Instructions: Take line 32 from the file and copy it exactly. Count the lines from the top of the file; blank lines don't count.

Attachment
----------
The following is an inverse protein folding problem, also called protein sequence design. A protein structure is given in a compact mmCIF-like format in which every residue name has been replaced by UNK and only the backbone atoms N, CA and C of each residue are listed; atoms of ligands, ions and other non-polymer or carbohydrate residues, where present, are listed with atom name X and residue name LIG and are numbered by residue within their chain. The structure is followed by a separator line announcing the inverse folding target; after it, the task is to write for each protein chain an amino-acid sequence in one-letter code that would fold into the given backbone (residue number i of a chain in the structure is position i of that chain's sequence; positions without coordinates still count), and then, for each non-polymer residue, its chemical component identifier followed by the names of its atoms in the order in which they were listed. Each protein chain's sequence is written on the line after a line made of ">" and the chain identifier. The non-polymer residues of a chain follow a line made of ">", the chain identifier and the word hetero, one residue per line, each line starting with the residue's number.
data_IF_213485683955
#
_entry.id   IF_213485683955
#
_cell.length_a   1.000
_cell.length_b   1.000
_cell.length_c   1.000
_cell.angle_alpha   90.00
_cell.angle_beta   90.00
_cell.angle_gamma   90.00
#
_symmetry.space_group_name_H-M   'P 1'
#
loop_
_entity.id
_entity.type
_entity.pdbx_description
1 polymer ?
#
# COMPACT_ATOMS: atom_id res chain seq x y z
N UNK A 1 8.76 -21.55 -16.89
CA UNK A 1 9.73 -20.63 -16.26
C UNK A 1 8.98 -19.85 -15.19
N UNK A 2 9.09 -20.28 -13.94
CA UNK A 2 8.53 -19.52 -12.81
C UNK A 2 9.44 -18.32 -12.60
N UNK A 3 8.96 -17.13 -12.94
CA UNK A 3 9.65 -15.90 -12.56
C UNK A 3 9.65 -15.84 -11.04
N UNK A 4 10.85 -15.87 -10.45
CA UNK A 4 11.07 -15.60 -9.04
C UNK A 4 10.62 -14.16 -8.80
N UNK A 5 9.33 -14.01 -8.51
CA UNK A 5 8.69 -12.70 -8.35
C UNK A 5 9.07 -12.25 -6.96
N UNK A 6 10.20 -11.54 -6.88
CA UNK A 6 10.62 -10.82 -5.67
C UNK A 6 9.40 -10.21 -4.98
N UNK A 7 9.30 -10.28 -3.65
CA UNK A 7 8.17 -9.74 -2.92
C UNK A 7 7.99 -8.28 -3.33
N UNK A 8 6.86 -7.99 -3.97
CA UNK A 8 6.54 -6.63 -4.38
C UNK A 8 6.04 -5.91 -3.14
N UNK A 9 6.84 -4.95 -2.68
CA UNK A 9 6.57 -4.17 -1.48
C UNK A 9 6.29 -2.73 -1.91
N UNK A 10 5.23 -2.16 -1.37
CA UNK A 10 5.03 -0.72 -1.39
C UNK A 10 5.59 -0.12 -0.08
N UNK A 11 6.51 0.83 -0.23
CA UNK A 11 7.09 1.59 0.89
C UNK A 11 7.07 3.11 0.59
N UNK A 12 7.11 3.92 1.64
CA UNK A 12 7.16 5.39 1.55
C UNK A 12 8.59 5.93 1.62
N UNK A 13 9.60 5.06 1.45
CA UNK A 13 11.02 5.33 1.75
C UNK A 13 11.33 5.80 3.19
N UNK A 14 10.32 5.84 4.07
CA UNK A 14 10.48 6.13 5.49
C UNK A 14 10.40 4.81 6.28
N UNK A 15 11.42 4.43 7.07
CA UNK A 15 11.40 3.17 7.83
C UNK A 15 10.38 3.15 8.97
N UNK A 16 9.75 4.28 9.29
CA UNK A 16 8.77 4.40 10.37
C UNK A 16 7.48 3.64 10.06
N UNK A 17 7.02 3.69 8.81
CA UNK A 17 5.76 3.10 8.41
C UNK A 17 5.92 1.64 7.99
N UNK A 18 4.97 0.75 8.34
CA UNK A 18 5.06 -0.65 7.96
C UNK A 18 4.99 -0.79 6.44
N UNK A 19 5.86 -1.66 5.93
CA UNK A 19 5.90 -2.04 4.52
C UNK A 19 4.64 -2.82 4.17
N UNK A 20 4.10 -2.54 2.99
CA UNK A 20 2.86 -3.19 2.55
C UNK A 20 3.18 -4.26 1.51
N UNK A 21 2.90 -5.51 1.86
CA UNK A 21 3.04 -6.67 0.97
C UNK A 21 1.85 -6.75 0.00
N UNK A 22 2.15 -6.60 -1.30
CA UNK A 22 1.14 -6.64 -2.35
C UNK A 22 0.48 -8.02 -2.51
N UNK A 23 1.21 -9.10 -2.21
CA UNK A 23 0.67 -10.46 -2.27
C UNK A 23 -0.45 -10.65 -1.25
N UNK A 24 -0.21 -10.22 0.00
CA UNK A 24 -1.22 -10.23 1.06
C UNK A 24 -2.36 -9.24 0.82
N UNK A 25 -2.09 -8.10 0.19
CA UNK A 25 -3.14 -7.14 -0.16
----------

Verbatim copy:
CA UNK A 4 11.07 -15.60 -9.04